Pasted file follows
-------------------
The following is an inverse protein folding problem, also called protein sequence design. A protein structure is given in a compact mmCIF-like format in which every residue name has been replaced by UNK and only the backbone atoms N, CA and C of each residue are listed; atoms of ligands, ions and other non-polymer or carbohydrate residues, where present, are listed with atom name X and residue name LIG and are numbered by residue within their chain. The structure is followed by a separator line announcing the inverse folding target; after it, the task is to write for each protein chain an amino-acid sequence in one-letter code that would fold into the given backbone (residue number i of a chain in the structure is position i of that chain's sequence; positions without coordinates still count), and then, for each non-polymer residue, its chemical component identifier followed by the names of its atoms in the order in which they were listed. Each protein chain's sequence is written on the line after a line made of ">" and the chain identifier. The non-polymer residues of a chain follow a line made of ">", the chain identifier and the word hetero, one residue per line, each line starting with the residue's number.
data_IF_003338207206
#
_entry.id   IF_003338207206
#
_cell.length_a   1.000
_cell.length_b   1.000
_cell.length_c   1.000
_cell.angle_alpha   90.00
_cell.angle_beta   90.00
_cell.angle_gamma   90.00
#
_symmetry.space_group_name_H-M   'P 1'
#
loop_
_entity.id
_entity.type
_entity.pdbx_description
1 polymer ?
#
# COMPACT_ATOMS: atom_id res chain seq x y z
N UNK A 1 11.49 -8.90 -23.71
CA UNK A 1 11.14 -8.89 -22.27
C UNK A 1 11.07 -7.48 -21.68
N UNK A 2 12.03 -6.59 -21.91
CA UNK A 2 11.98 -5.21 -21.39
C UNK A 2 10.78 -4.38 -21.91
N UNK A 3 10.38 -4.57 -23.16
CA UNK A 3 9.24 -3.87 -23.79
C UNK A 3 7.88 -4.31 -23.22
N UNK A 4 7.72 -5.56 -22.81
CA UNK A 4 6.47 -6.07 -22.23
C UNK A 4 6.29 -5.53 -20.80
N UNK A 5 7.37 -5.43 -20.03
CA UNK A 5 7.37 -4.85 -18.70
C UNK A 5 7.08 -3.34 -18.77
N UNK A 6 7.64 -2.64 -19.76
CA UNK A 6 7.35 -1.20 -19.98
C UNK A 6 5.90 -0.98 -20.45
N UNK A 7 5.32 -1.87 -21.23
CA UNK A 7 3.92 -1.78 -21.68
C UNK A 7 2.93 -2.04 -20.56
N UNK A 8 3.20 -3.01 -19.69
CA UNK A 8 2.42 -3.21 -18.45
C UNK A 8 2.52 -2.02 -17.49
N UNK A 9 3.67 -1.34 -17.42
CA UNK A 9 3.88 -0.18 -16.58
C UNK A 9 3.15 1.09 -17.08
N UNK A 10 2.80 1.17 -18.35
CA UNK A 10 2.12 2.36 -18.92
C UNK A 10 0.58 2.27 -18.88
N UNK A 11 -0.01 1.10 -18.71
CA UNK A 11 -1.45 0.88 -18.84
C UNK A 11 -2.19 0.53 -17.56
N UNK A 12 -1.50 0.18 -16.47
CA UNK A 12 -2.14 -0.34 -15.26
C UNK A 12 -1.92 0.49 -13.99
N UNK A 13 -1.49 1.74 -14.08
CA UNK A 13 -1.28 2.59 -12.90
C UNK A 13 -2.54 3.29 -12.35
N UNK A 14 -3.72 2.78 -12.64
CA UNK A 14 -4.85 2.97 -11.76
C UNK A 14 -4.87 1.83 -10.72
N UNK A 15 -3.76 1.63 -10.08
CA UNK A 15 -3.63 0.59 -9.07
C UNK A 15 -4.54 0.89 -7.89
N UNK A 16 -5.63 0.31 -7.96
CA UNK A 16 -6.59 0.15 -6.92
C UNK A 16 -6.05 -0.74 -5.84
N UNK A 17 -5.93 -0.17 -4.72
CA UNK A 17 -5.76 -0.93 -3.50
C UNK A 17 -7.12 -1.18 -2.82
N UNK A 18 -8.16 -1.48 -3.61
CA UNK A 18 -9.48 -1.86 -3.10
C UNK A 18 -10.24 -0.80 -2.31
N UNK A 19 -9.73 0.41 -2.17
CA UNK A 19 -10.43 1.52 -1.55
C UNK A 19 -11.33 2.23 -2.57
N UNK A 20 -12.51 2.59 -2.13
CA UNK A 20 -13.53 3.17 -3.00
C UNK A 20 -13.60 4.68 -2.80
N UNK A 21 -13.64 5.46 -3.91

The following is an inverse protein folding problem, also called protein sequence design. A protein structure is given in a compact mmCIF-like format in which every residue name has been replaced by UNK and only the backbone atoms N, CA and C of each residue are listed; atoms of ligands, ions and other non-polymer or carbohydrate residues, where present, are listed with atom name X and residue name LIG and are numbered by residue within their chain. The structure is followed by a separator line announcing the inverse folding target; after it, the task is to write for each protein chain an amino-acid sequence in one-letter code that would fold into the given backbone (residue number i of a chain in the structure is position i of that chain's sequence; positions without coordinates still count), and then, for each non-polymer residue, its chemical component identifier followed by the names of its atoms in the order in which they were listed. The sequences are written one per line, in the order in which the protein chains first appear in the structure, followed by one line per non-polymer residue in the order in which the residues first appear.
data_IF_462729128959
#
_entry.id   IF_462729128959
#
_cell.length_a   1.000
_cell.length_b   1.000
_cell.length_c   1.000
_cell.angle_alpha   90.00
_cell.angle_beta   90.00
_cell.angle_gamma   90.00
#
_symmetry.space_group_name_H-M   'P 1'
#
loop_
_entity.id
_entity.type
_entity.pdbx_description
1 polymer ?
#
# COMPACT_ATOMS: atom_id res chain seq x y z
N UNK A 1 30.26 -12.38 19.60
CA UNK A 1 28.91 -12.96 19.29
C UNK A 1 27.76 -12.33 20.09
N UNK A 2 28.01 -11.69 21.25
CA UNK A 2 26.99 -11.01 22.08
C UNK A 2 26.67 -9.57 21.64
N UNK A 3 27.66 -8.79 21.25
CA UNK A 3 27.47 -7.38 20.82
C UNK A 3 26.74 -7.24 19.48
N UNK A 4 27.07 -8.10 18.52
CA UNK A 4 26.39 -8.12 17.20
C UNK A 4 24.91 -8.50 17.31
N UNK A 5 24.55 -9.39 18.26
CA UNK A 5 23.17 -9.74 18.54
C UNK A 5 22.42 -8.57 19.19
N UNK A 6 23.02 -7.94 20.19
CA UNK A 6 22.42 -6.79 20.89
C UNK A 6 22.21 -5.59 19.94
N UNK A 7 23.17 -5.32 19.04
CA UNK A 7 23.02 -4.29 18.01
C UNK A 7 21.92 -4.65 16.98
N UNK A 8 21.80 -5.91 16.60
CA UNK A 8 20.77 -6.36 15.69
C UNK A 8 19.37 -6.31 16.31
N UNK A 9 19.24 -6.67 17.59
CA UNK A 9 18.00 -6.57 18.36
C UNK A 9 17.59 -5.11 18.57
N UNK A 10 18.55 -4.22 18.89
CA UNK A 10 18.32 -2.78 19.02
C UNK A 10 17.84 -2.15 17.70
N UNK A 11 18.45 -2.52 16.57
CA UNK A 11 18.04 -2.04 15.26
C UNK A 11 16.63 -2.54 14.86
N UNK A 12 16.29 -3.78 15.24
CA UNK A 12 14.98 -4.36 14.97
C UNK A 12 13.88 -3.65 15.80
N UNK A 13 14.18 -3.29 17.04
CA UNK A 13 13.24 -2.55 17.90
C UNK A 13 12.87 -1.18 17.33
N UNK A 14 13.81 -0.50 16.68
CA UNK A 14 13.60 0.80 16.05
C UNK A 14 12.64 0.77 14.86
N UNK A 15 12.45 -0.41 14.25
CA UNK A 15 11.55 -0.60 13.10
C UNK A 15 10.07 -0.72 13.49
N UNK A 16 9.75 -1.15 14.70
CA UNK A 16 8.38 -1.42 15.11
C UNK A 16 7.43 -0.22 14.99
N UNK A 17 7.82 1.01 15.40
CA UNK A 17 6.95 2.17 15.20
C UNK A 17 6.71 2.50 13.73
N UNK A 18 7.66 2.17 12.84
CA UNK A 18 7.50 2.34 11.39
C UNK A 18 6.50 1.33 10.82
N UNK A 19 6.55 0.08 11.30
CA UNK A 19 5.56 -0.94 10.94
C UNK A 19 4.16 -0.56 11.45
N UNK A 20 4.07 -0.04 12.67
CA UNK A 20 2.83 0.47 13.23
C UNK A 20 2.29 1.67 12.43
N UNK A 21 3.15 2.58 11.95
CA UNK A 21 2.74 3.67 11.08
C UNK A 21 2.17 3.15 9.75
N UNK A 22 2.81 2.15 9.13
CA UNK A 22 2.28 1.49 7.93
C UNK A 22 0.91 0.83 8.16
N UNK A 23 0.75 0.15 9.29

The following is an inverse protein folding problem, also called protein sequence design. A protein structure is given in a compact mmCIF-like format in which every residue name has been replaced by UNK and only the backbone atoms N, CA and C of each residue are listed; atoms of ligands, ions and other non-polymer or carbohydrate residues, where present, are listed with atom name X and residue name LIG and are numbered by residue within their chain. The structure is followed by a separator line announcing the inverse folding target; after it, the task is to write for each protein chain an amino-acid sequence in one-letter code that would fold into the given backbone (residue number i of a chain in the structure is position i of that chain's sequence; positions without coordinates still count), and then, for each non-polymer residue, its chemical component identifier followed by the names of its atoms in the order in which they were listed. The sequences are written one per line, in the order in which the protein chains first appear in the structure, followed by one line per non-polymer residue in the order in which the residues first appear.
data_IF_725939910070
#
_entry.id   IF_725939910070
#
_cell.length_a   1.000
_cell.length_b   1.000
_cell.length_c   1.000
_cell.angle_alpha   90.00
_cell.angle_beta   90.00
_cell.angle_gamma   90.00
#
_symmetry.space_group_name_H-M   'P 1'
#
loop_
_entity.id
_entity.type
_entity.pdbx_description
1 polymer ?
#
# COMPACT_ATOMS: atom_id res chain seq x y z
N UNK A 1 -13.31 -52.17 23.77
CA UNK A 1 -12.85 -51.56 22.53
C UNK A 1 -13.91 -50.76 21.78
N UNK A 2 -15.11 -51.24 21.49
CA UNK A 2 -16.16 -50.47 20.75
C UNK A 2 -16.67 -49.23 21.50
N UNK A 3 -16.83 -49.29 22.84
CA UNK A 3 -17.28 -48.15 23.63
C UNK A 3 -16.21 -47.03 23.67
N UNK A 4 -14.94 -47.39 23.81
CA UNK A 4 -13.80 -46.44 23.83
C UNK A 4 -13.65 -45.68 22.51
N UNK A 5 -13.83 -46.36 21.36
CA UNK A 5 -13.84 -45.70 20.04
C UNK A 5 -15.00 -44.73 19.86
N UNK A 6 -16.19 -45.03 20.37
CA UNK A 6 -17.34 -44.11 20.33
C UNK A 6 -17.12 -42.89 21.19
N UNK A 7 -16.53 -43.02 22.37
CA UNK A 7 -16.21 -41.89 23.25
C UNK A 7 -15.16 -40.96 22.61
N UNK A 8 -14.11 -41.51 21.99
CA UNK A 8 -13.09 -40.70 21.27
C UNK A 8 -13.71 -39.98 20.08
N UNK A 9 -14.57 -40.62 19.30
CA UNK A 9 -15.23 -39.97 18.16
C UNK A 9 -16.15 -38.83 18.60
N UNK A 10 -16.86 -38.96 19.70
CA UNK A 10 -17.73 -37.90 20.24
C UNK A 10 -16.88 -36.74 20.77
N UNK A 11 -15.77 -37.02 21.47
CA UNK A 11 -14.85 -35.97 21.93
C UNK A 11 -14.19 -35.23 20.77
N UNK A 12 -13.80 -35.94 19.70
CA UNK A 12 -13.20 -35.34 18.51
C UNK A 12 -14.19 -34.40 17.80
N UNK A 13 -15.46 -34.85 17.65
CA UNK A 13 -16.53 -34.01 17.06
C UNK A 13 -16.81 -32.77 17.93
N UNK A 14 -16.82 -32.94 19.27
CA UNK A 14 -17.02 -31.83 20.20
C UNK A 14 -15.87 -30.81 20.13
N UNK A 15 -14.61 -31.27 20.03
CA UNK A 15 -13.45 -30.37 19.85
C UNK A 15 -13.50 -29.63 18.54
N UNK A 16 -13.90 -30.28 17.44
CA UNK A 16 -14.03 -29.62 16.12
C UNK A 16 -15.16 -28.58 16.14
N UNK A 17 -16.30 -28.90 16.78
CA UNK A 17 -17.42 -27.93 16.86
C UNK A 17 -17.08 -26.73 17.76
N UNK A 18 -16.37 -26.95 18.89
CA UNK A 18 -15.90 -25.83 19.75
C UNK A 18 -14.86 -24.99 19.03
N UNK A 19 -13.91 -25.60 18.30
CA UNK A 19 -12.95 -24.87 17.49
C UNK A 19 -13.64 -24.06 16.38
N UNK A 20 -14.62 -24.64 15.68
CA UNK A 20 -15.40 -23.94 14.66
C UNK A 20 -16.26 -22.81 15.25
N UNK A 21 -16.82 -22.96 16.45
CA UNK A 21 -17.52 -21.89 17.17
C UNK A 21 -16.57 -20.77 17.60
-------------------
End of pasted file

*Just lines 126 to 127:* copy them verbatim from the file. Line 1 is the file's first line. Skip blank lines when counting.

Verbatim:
CA UNK A 8 20.77 -6.36 15.69
C UNK A 8 19.37 -6.31 16.31